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Moderna Vaccine Up To 44% Effective Against Omicron In Kids Under 6

Moderna released data from recent clinical trials and will seek FDA emergency use authorization for the vaccine in children under 6 years old.

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Doubtful Young child wearing medical mask showing his arm with bandage after receiving Covid vaccine

We seem to — finally — be one step closer to having a COVID-19 vaccine for our youngest children. On Wednesday, Moderna announced that interim data from its clinical trials in children ages 6 months to 6 years old met primary endpoints, and that it will seek FDA emergency use authorization for kids under 6.

In a study consisting of approximately 6,700 children ages 6 and under, the Moderna vaccine, administered in two 25 microgram doses 28 days apart, was 43.7% effective in preventing COVID-19 in children 6 months to 2 years old, and 37.5% effective in the 2 to 6 age group.

None of the children enrolled in the study developed severe symptoms, were hospitalized or were diagnosed with multisystem inflammatory syndrome (MIS-C). There were also no cases of myocarditis or pericarditis, an inflammation of the heart that had been reported in a small number of patients, primarily young men, after the second shot of the Pfizer or Moderna vaccines.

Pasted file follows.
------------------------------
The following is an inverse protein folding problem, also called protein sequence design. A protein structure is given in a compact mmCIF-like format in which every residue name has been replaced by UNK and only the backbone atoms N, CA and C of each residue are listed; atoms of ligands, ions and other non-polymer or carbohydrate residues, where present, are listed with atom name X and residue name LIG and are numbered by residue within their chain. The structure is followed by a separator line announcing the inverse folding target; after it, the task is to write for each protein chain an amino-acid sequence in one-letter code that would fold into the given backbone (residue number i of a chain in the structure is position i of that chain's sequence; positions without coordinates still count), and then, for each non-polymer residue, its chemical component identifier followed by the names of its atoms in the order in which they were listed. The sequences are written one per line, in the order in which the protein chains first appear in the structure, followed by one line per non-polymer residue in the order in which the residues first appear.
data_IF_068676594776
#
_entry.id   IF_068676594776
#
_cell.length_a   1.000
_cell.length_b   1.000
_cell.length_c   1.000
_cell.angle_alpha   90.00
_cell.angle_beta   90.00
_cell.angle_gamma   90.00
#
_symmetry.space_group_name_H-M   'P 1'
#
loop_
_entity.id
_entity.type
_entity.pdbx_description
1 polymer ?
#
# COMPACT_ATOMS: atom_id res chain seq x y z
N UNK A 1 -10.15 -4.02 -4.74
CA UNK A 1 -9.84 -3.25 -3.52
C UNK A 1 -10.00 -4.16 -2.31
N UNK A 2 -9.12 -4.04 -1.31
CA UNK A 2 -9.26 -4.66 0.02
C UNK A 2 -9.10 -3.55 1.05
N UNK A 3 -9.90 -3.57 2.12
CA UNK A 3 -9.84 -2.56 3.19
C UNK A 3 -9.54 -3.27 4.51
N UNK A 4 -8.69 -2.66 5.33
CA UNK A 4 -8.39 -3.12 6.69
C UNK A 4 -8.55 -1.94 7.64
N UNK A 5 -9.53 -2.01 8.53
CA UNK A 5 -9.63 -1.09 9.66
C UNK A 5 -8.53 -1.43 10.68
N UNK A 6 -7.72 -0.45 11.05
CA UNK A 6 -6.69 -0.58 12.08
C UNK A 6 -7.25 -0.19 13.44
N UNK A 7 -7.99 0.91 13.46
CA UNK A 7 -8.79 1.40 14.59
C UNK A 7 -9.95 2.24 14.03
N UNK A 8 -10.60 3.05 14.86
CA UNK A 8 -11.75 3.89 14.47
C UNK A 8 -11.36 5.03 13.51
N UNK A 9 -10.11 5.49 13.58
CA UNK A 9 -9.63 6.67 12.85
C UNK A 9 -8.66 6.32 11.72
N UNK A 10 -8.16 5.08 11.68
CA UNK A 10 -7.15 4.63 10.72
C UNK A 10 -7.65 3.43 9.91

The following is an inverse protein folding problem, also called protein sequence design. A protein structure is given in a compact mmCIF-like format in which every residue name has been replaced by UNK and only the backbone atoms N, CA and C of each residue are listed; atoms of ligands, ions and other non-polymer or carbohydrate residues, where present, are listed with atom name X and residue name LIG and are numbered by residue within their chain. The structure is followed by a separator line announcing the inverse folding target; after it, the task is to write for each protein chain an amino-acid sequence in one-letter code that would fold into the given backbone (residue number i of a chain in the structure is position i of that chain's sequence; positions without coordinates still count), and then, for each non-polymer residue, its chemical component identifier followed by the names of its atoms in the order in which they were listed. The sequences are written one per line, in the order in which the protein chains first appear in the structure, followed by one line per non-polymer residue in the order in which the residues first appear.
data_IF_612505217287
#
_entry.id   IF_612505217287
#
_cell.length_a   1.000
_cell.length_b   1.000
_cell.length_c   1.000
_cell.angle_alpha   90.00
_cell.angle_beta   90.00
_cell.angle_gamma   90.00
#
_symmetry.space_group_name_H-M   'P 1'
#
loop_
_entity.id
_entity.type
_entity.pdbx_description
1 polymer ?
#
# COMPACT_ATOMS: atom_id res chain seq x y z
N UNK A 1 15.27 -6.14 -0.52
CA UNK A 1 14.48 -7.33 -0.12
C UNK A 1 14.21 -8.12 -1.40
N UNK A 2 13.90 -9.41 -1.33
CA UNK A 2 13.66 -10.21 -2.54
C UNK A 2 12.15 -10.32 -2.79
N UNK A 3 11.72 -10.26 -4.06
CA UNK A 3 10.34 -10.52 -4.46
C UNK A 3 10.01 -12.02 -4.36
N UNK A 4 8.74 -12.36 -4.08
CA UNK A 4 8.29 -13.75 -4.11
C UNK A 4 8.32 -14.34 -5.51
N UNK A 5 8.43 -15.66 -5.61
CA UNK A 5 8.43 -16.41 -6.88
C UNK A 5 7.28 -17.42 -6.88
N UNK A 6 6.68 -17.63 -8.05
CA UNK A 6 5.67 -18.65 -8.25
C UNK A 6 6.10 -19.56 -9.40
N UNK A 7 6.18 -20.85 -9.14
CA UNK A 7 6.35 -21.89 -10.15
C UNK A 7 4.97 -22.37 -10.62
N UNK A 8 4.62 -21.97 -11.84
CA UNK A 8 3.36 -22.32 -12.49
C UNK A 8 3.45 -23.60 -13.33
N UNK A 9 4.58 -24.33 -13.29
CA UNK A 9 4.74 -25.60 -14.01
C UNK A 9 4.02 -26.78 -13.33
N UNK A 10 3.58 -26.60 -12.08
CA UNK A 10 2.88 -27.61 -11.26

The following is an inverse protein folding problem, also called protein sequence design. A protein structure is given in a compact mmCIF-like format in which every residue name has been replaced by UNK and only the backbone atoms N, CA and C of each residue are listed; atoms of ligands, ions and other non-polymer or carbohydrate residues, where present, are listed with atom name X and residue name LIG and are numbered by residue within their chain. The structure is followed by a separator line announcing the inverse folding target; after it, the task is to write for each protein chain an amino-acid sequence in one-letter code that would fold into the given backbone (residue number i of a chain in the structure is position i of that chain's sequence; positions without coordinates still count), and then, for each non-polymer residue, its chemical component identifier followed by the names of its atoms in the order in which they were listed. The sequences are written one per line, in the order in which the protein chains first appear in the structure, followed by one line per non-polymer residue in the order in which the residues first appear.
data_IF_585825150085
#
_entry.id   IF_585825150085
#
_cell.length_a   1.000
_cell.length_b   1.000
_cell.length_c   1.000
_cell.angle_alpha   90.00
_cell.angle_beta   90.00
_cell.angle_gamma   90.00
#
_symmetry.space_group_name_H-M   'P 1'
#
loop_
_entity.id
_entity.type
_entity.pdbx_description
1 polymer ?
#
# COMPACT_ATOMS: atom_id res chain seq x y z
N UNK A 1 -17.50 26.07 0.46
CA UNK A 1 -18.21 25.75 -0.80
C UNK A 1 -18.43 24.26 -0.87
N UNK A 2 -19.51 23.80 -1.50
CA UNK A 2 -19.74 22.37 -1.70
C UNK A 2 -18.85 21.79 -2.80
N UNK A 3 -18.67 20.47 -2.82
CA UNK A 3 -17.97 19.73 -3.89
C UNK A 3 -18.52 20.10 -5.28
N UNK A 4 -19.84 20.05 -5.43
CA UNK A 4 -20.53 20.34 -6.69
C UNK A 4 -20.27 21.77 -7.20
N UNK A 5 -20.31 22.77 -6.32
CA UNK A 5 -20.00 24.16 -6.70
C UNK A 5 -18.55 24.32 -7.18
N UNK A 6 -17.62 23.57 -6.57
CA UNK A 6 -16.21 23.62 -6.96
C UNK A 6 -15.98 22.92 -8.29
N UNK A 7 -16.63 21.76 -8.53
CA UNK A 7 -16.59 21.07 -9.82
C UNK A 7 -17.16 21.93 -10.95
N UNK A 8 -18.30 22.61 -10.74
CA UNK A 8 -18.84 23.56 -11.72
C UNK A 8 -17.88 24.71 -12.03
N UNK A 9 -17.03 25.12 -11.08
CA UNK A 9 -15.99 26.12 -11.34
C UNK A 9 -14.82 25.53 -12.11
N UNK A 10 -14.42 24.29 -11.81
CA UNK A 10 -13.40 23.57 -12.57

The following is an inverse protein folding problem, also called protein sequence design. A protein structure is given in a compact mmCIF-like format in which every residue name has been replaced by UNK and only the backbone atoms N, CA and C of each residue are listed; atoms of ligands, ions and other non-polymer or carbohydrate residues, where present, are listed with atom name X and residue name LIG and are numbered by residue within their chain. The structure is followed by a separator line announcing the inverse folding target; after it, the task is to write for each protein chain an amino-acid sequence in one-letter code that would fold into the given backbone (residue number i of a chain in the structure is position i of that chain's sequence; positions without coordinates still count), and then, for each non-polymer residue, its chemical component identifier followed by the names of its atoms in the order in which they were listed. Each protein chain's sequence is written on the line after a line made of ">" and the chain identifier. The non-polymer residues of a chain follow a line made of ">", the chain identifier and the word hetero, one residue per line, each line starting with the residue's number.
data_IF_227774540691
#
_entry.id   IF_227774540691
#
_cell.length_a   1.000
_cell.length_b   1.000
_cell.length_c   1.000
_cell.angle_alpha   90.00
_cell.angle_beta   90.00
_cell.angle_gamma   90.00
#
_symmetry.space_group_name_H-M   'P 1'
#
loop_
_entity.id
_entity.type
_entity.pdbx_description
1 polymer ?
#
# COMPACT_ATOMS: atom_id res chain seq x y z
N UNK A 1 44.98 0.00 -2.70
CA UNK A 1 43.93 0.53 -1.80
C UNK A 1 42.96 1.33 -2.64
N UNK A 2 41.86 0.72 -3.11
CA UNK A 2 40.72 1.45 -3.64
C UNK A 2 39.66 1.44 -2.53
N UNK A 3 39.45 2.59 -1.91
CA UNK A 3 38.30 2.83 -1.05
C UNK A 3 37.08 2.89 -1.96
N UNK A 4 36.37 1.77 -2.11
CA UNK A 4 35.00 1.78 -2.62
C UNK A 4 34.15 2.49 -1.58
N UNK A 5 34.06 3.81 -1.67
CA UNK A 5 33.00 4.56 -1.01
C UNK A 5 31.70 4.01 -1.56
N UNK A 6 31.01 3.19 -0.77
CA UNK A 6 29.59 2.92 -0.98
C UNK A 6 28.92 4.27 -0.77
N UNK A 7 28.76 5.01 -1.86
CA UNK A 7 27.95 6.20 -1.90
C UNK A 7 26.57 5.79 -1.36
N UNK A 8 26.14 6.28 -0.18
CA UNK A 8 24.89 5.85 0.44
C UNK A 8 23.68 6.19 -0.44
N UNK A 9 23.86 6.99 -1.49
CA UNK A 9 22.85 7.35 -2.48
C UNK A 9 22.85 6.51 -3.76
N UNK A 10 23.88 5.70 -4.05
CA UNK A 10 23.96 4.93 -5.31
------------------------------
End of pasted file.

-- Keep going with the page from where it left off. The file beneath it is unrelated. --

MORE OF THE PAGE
Because the study took place during the omicron surge, these findings presumably apply to infection with the omicron variant, and the lower rates of efficacy are consistent with observational data that omicron causes more breakthrough infections in adults.

In a statement, Moderna CEO Stéphane Bancel said he believes these results are “good news for parents of children under 6 years of age.”

“Given the need for a vaccine against COVID-19 in infants and young children we are working with the U.S. FDA and regulators globally to submit these data as soon as possible,” said Bancel.

Parents of kids under 5 have been left in limbo while the Pfizer vaccine was first approved for children 12 and up and then for ages 5 to 11. Throughout the disruptive omicron surge, families with young kids were left to navigate preschool and daycare without the protection of a vaccine.

Side effects of the Moderna vaccine were similar to those seen in older children, teens and adults. A fever over 38°C (about 100°F) was reported in 17% of children 6 months to 2 years old and 14.6% in children 2 to 6. This compares to a rate of 23.9% in children 6 to 12 years old, who receive two 50 microgram doses of the vaccine. Only a few of the children enrolled in this study developed a fever of 40°C (104°F) and there were no deaths.

Moderna also announced that it is seeking FDA approval for the series of two 50 microgram shots in children ages 6 to 12, and for the series of two 100 microgram shots in ages 12 to 18. The Moderna vaccine for these ages groups has already been approved in Canada, Australia and some European countries.

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